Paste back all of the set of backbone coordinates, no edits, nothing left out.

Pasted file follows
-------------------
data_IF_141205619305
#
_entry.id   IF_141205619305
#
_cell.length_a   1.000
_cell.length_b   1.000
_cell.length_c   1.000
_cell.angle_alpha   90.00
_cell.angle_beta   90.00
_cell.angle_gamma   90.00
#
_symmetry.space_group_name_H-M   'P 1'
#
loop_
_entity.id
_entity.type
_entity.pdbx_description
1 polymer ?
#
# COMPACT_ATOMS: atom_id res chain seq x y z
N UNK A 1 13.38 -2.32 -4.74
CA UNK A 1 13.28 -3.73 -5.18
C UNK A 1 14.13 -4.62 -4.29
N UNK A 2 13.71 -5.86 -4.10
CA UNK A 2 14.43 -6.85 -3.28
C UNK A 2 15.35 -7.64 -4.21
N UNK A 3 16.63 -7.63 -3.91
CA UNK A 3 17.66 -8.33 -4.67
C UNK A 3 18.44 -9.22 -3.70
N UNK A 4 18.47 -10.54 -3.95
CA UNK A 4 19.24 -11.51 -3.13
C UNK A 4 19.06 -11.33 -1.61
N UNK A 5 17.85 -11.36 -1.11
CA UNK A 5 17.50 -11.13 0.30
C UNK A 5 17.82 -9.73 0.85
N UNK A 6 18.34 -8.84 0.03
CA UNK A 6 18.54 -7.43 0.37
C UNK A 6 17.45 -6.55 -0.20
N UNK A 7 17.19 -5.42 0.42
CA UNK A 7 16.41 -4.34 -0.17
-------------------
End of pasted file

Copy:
data_IF_141205619305
#
_entry.id   IF_141205619305
#
_cell.length_a   1.000
_cell.length_b   1.000
_cell.length_c   1.000
_cell.angle_alpha   90.00
_cell.angle_beta   90.00
_cell.angle_gamma   90.00
#
_symmetry.space_group_name_H-M   'P 1'
#
loop_
_entity.id
_entity.type
_entity.pdbx_description
1 polymer ?
#
# COMPACT_ATOMS: atom_id res chain seq x y z
N UNK A 1 13.38 -2.32 -4.74
CA UNK A 1 13.28 -3.73 -5.18
C UNK A 1 14.13 -4.62 -4.29
N UNK A 2 13.71 -5.86 -4.10
CA UNK A 2 14.43 -6.85 -3.28
C UNK A 2 15.35 -7.64 -4.21
N UNK A 3 16.63 -7.63 -3.91
CA UNK A 3 17.66 -8.33 -4.67
C UNK A 3 18.44 -9.22 -3.70
N UNK A 4 18.47 -10.54 -3.95
CA UNK A 4 19.24 -11.51 -3.13
C UNK A 4 19.06 -11.33 -1.61
N UNK A 5 17.85 -11.36 -1.11
CA UNK A 5 17.50 -11.13 0.30
C UNK A 5 17.82 -9.73 0.85
N UNK A 6 18.34 -8.84 0.03
CA UNK A 6 18.54 -7.43 0.37
C UNK A 6 17.45 -6.55 -0.20
N UNK A 7 17.19 -5.42 0.42
CA UNK A 7 16.41 -4.34 -0.17